Spring has sprung my friends. No, really! Don't let the crazy cold snaps fool you. I know the season is upon us, because...... ASPARAGUS.
Now that slimy canned mess of my childhood yuck days? No, my friend, the real deal. Farm-fresh, picked the day of purchase, proud little spears that broke through the soil only days before it ended upon my plate. Or salad. Or soup. Or even pizza. WHEREVER. Wherever I can find a place for it.
I'll eat bundles of it before the end of its short, sweet season. Do yourself a favor. Pass over the bundled bunch, grown and transported en masse to your local supermarket, likely weeks from its original harvest date. Hunt down, instead, a local farmer, like Willie McKemie, at your local farmers market, and get yourself some field-fresh asparagus STAT. Mr. McKemie of McKemie HomeGrown in Dale, Texas, is the farmer from whom I procured the beautiful batch of purple spears, pictured above, as well as the bright green bunch with which I recently made this Springtime Salad of Asparagus, Strawberry and Radish at the Texas Farmers Markets.
Asparagus, its fleshy spears topped with bud-like compact heads, is often thought of as a luxury vegetable, prized for its succulent taste and tender texture. It is harvested in the spring when it is 6 to 8 inches tall. While the most common variety of asparagus is green in color, two other edible varieties are available. White asparagus, with its more delicate flavor and tender texture, is grown underground to inhibit its development of chlorophyll content, therefore creating its distinctive white coloring. It is generally found canned, although you may find it fresh in some select gourmet shops, and it is generally more expensive than the green variety since its production is more labor intensive. The other edible variety of asparagus is purple in color. It is much smaller than the green or white variety (usually just 2 to 3 inches tall) and features a fruitier flavor. It also provides benefits from phytonutrients called anthocyanins that give it its purple color. With prolonged cooking, the purple color may disappear. (courtesy of whfoods.org, where you can find everything, I mean everything, you ever wanted to know about asparagus.)Storing Asparagus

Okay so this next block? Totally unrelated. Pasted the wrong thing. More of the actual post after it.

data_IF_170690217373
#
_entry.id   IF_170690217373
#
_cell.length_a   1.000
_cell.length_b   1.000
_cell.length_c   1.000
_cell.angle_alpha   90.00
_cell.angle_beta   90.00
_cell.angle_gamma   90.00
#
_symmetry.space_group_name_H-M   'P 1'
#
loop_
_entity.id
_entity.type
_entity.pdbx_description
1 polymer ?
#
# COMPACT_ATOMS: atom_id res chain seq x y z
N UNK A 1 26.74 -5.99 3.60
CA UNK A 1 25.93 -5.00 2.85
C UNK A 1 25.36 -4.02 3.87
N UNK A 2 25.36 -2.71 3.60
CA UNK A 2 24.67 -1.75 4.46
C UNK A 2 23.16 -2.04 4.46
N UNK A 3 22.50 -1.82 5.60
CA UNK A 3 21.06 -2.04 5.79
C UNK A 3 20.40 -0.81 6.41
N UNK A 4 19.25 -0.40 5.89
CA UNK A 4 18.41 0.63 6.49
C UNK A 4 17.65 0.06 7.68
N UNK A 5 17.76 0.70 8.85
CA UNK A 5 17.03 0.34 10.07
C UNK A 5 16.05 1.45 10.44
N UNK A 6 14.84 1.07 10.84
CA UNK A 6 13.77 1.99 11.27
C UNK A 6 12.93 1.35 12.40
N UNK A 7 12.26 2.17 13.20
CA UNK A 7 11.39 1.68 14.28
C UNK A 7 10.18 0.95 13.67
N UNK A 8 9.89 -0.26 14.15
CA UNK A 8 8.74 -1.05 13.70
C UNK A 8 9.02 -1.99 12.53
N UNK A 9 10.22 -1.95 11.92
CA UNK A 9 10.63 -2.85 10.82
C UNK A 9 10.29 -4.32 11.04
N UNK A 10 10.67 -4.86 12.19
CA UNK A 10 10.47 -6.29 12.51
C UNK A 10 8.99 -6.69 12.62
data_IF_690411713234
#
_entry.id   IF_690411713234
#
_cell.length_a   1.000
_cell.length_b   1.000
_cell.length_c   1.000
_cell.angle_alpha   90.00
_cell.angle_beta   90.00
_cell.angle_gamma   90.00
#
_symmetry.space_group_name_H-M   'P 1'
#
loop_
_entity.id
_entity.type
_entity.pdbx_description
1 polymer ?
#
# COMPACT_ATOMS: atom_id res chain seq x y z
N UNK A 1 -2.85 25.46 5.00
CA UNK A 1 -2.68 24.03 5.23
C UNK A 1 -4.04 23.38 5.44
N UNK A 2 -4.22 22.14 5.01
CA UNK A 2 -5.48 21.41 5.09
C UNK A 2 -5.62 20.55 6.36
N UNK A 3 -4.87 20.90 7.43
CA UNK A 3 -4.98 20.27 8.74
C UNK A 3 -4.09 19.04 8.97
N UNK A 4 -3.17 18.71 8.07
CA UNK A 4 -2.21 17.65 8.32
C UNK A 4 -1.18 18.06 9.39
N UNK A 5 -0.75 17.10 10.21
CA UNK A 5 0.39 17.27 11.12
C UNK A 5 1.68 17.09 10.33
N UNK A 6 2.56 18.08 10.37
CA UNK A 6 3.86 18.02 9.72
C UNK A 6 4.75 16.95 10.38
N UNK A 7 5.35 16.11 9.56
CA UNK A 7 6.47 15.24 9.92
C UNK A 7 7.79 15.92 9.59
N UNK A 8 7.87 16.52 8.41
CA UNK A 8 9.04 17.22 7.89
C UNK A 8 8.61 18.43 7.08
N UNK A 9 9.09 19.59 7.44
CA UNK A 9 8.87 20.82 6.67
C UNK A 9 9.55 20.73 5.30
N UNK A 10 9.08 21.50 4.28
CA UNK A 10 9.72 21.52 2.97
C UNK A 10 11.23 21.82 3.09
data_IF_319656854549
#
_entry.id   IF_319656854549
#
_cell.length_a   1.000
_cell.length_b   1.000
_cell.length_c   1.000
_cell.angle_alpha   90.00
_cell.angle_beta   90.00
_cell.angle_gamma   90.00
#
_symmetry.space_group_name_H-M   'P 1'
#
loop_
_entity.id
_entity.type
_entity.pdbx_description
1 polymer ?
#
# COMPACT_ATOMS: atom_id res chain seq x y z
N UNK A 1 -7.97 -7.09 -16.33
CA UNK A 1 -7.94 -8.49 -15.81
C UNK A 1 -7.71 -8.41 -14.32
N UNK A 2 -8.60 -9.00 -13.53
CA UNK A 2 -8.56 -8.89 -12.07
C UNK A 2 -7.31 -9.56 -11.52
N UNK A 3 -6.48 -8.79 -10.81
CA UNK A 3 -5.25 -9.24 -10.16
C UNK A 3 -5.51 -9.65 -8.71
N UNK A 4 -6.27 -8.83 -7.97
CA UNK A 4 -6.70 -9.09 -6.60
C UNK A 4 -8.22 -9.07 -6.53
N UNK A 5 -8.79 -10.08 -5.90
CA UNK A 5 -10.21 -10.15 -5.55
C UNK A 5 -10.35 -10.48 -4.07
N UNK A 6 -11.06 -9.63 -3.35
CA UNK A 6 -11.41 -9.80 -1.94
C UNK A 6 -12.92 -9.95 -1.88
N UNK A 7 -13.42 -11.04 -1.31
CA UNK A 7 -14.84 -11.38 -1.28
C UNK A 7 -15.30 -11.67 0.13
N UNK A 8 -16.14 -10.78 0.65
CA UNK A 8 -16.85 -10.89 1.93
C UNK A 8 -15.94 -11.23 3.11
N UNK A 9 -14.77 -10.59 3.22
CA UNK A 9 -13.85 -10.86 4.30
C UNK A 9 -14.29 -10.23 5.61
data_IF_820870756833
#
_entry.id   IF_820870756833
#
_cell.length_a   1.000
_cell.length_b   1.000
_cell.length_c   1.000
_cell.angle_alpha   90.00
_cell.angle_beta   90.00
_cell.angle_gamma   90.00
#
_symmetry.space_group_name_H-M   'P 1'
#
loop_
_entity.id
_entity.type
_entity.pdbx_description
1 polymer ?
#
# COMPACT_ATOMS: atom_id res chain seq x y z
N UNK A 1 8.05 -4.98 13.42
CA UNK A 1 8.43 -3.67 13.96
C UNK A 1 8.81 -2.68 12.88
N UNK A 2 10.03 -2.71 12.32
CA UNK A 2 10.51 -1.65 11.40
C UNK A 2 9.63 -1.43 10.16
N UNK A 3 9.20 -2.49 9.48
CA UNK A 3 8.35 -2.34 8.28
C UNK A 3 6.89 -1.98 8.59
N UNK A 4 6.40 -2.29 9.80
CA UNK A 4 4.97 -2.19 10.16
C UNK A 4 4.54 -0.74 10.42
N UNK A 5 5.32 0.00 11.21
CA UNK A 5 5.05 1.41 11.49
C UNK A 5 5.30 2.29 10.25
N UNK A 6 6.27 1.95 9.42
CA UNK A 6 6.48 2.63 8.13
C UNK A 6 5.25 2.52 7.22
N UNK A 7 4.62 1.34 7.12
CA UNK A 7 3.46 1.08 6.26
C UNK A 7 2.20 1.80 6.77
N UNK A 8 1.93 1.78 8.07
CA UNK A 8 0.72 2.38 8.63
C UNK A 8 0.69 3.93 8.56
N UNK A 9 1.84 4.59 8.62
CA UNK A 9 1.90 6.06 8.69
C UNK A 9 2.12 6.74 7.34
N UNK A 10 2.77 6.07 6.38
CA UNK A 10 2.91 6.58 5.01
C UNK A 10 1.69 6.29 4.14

Uncooked asparagus will stay fresh for three to four days in the refrigerator. The secret is to keep the vegetable cool and damp. Store spears upright in a container with the stems wading in an inch of water, then cover loosely with a plastic bag.
To prepare young, tender asparagus simply trim off the bottom end of the stalk where the green begins to fade. Alternatively, snap off the asparagus ends, as shown. Hold spear firmly and bend it until it breaks naturally. The spear should break at the point where it becomes tough.
To prepare larger spears that are tough and woody, simply cut off the tough woody ends. If the spear seems very tough, peel the skin with a asparagus or vegetable peeler.
At only 40kcalories per cup, Asparagus is a low-calorie vegetable high in anti-oxidant and anti-inflammatory properties.
Enjoy it raw, steamed, grilled, roasted, sauteed, alone with nothing more than a sprinkle of salt and pepper and a squeeze of lemon, or get a little creative with it.
The links to recipes, below, share dishes in which asparagus plays a leading role.
- Farmers Market Favorite: Springtime Salad of Asparagus, Strawberry & Radish
- Lemony Asparagus Cannelini & Tuna
- Smitten Kitchen's Ribboned Asparagus Salad with Lemon
Keep an eye out this Friday for another favorite way to use asparagus, on pizza! I recently prepared a Truffled Asparagus Flatbread Pizza with arugula, chevre and prosciutto that proved to be a hit at the recent potluck celebration of the Austin Food Blogger Alliance 3-year birthday. I'll be sharing the recipe, along with links to other member dishes that made up our spectacular spread, celebrating food and community.
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